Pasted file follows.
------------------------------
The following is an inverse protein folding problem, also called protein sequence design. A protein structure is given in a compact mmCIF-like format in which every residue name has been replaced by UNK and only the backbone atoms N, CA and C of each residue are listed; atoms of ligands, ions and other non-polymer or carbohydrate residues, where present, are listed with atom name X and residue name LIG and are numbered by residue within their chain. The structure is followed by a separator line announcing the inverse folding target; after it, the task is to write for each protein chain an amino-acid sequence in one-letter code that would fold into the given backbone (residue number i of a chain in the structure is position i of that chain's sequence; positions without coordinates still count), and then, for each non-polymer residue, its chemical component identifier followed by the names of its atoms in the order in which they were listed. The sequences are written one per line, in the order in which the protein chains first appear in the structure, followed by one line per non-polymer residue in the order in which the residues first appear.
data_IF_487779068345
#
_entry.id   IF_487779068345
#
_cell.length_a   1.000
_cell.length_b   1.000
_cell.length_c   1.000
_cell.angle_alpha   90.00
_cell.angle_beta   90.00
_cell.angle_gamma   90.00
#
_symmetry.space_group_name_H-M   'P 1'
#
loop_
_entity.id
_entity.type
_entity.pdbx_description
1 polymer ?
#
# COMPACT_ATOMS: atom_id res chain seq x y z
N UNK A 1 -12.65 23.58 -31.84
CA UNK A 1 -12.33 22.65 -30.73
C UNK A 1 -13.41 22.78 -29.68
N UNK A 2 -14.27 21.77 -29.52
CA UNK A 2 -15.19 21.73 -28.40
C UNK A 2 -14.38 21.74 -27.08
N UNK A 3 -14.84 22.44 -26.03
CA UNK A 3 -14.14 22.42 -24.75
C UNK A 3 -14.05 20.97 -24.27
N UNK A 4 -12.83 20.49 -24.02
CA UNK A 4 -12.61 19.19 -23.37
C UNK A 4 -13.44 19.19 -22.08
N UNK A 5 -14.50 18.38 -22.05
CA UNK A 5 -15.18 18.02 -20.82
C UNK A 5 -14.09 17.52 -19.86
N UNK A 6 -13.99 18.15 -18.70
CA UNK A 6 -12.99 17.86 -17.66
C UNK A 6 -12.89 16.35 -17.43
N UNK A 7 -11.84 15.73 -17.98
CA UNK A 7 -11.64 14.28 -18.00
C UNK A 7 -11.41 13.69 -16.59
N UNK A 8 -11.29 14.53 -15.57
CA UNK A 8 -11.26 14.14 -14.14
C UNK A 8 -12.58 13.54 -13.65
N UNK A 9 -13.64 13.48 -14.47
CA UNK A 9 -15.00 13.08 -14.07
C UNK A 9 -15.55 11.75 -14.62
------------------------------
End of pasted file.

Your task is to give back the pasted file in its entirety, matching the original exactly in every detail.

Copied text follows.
The following is an inverse protein folding problem, also called protein sequence design. A protein structure is given in a compact mmCIF-like format in which every residue name has been replaced by UNK and only the backbone atoms N, CA and C of each residue are listed; atoms of ligands, ions and other non-polymer or carbohydrate residues, where present, are listed with atom name X and residue name LIG and are numbered by residue within their chain. The structure is followed by a separator line announcing the inverse folding target; after it, the task is to write for each protein chain an amino-acid sequence in one-letter code that would fold into the given backbone (residue number i of a chain in the structure is position i of that chain's sequence; positions without coordinates still count), and then, for each non-polymer residue, its chemical component identifier followed by the names of its atoms in the order in which they were listed. The sequences are written one per line, in the order in which the protein chains first appear in the structure, followed by one line per non-polymer residue in the order in which the residues first appear.
data_IF_487779068345
#
_entry.id   IF_487779068345
#
_cell.length_a   1.000
_cell.length_b   1.000
_cell.length_c   1.000
_cell.angle_alpha   90.00
_cell.angle_beta   90.00
_cell.angle_gamma   90.00
#
_symmetry.space_group_name_H-M   'P 1'
#
loop_
_entity.id
_entity.type
_entity.pdbx_description
1 polymer ?
#
# COMPACT_ATOMS: atom_id res chain seq x y z
N UNK A 1 -12.65 23.58 -31.84
CA UNK A 1 -12.33 22.65 -30.73
C UNK A 1 -13.41 22.78 -29.68
N UNK A 2 -14.27 21.77 -29.52
CA UNK A 2 -15.19 21.73 -28.40
C UNK A 2 -14.38 21.74 -27.08
N UNK A 3 -14.84 22.44 -26.03
CA UNK A 3 -14.14 22.42 -24.75
C UNK A 3 -14.05 20.97 -24.27
N UNK A 4 -12.83 20.49 -24.02
CA UNK A 4 -12.61 19.19 -23.37
C UNK A 4 -13.44 19.19 -22.08
N UNK A 5 -14.50 18.38 -22.05
CA UNK A 5 -15.18 18.02 -20.82
C UNK A 5 -14.09 17.52 -19.86
N UNK A 6 -13.99 18.15 -18.70
CA UNK A 6 -12.99 17.86 -17.66
C UNK A 6 -12.89 16.35 -17.43
N UNK A 7 -11.84 15.73 -17.98
CA UNK A 7 -11.64 14.28 -18.00
C UNK A 7 -11.41 13.69 -16.59
N UNK A 8 -11.29 14.53 -15.57
CA UNK A 8 -11.26 14.14 -14.14
C UNK A 8 -12.58 13.54 -13.65
N UNK A 9 -13.64 13.48 -14.47
CA UNK A 9 -15.00 13.08 -14.07
C UNK A 9 -15.55 11.75 -14.62